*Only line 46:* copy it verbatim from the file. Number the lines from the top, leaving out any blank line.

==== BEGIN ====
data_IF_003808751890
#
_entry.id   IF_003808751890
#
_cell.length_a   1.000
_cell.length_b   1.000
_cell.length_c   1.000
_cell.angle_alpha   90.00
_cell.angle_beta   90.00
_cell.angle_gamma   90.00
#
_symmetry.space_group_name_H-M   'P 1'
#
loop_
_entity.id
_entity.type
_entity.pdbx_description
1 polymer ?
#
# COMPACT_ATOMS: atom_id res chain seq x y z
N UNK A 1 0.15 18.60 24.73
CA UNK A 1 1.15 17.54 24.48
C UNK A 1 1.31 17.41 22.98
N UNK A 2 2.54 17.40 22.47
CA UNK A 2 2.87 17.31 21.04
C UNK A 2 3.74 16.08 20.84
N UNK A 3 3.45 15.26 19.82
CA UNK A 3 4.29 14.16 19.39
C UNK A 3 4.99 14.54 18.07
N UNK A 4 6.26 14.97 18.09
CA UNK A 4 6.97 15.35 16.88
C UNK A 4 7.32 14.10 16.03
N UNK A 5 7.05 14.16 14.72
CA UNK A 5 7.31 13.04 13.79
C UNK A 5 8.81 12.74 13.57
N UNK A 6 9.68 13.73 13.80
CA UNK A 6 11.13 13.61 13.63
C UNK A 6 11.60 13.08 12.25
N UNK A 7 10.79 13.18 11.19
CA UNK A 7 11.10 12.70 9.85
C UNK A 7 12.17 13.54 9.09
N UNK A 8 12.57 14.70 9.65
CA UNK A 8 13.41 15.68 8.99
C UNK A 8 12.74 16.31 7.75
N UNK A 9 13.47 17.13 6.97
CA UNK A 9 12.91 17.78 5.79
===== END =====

CA UNK A 9 12.91 17.78 5.79